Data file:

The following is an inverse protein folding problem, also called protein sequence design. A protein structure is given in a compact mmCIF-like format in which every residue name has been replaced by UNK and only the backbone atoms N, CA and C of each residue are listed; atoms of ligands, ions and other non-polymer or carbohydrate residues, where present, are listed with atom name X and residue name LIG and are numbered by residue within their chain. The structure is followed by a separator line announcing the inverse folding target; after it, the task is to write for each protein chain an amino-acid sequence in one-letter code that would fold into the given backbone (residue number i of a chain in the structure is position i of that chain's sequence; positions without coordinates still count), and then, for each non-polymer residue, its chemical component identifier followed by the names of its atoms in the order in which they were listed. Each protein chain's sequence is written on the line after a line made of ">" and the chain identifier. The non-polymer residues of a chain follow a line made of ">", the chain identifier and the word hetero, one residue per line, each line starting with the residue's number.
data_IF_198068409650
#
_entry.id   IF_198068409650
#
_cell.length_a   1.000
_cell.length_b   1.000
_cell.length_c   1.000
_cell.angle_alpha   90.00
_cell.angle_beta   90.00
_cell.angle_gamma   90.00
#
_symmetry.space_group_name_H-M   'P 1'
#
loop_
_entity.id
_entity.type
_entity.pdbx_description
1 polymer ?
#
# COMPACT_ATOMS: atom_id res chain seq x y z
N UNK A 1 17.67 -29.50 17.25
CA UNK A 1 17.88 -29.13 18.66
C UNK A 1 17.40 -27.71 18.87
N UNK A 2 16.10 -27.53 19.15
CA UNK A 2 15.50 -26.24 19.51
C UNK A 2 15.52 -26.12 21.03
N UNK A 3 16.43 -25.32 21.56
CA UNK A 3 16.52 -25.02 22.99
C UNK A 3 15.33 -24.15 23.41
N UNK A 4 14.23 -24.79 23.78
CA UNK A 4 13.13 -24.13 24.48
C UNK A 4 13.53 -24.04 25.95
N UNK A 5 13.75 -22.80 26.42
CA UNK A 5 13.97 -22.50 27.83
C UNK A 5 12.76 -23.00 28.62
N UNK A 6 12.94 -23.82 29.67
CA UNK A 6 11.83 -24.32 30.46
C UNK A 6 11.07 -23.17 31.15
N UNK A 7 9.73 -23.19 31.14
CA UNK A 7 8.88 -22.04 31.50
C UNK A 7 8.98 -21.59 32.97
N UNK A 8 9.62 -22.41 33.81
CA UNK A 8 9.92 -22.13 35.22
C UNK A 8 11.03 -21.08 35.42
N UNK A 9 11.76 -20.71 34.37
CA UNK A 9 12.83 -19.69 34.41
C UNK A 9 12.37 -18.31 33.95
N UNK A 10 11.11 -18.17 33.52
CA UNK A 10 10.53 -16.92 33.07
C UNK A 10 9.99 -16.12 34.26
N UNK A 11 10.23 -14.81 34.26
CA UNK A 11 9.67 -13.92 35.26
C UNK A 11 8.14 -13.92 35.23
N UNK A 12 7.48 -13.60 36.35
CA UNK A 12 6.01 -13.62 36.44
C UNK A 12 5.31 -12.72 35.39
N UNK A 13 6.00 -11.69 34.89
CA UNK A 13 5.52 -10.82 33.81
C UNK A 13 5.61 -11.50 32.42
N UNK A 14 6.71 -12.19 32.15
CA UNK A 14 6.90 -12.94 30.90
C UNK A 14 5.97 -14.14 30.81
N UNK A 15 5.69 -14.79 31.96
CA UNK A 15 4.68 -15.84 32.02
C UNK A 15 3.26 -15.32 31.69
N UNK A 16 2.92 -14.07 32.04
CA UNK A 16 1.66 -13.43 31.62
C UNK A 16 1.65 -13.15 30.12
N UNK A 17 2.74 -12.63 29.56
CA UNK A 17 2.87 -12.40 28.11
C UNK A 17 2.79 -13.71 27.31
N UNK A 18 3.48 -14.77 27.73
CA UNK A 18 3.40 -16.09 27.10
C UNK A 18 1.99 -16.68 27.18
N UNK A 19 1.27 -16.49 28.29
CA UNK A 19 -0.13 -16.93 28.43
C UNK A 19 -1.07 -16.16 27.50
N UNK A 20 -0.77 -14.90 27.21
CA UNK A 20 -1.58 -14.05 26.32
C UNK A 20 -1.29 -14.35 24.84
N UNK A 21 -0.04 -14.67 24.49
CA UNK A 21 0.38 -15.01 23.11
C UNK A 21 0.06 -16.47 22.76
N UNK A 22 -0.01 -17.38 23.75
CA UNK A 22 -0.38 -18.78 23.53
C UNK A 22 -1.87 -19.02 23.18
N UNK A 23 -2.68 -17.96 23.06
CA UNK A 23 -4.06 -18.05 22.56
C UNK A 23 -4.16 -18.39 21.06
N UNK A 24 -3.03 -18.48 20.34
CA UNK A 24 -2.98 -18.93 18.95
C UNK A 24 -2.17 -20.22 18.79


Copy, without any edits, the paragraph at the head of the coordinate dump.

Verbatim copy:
The following is an inverse protein folding problem, also called protein sequence design. A protein structure is given in a compact mmCIF-like format in which every residue name has been replaced by UNK and only the backbone atoms N, CA and C of each residue are listed; atoms of ligands, ions and other non-polymer or carbohydrate residues, where present, are listed with atom name X and residue name LIG and are numbered by residue within their chain. The structure is followed by a separator line announcing the inverse folding target; after it, the task is to write for each protein chain an amino-acid sequence in one-letter code that would fold into the given backbone (residue number i of a chain in the structure is position i of that chain's sequence; positions without coordinates still count), and then, for each non-polymer residue, its chemical component identifier followed by the names of its atoms in the order in which they were listed. Each protein chain's sequence is written on the line after a line made of ">" and the chain identifier. The non-polymer residues of a chain follow a line made of ">", the chain identifier and the word hetero, one residue per line, each line starting with the residue's number.